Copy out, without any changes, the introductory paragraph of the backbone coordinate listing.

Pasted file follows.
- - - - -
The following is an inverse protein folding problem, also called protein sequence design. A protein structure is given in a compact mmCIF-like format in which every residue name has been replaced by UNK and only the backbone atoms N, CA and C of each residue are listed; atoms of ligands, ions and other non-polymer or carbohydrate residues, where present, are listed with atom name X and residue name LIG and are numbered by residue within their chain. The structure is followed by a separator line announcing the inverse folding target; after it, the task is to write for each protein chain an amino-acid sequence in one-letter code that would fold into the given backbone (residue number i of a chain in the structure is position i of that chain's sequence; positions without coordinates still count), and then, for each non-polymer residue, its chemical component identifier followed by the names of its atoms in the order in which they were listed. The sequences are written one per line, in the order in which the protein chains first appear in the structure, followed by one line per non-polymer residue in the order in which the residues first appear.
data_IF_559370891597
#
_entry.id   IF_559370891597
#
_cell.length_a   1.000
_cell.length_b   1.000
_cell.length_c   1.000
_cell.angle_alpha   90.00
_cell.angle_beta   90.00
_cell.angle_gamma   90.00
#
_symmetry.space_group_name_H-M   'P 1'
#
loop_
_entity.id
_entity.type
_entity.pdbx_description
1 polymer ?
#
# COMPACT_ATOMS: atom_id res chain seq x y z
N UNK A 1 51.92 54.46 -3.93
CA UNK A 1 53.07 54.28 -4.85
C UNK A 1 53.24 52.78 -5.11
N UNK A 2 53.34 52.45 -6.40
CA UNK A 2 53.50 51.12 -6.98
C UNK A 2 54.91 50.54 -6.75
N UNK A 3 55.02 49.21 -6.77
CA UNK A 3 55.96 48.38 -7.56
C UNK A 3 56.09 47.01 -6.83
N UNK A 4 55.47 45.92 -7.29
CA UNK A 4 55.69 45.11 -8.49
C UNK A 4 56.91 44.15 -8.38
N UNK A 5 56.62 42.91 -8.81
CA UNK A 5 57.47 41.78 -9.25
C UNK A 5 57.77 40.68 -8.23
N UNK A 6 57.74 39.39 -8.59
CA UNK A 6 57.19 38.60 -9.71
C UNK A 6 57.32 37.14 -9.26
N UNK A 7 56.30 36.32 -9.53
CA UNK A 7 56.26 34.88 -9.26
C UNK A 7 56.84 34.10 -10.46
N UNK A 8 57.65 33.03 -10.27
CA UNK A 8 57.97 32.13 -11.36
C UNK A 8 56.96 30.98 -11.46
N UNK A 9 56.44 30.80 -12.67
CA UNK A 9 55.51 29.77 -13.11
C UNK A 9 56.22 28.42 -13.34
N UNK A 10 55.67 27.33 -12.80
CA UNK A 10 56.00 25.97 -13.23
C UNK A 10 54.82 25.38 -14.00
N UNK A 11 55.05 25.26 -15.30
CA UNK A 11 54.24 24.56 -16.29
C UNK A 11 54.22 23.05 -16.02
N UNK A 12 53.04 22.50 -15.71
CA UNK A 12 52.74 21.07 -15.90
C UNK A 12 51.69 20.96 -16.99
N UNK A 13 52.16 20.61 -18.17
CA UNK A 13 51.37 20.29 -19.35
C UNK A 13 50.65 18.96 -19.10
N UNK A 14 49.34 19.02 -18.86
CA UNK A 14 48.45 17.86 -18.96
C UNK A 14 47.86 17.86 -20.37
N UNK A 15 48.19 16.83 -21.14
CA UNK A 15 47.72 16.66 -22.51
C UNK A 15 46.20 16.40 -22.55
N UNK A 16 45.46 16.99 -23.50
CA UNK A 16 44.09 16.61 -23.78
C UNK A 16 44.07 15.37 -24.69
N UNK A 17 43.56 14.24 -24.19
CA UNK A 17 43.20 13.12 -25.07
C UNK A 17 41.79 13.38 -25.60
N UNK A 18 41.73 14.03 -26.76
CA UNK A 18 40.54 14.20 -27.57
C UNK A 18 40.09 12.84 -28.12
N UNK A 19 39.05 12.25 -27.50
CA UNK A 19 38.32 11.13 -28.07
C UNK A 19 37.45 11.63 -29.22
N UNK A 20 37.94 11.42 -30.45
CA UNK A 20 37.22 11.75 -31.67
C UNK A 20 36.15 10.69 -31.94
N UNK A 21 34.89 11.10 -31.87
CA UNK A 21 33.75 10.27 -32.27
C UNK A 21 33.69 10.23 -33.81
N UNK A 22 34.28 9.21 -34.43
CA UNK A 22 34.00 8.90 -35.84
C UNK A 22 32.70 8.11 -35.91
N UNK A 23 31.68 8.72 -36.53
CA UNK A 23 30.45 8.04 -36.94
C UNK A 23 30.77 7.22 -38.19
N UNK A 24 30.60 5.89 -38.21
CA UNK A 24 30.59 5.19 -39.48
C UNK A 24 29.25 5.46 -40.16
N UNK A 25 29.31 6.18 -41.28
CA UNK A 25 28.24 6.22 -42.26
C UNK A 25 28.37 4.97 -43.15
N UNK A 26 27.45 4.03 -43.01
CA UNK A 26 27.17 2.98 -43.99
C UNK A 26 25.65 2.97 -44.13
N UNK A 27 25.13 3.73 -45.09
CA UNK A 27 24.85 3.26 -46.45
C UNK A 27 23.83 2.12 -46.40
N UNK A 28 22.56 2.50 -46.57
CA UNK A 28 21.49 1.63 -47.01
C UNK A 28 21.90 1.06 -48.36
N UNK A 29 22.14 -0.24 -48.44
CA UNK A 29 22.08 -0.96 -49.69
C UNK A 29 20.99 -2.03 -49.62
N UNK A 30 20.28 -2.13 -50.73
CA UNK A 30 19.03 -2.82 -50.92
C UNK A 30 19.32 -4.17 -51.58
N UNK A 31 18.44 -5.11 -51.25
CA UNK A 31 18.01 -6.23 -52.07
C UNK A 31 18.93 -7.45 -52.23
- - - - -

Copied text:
The following is an inverse protein folding problem, also called protein sequence design. A protein structure is given in a compact mmCIF-like format in which every residue name has been replaced by UNK and only the backbone atoms N, CA and C of each residue are listed; atoms of ligands, ions and other non-polymer or carbohydrate residues, where present, are listed with atom name X and residue name LIG and are numbered by residue within their chain. The structure is followed by a separator line announcing the inverse folding target; after it, the task is to write for each protein chain an amino-acid sequence in one-letter code that would fold into the given backbone (residue number i of a chain in the structure is position i of that chain's sequence; positions without coordinates still count), and then, for each non-polymer residue, its chemical component identifier followed by the names of its atoms in the order in which they were listed. The sequences are written one per line, in the order in which the protein chains first appear in the structure, followed by one line per non-polymer residue in the order in which the residues first appear.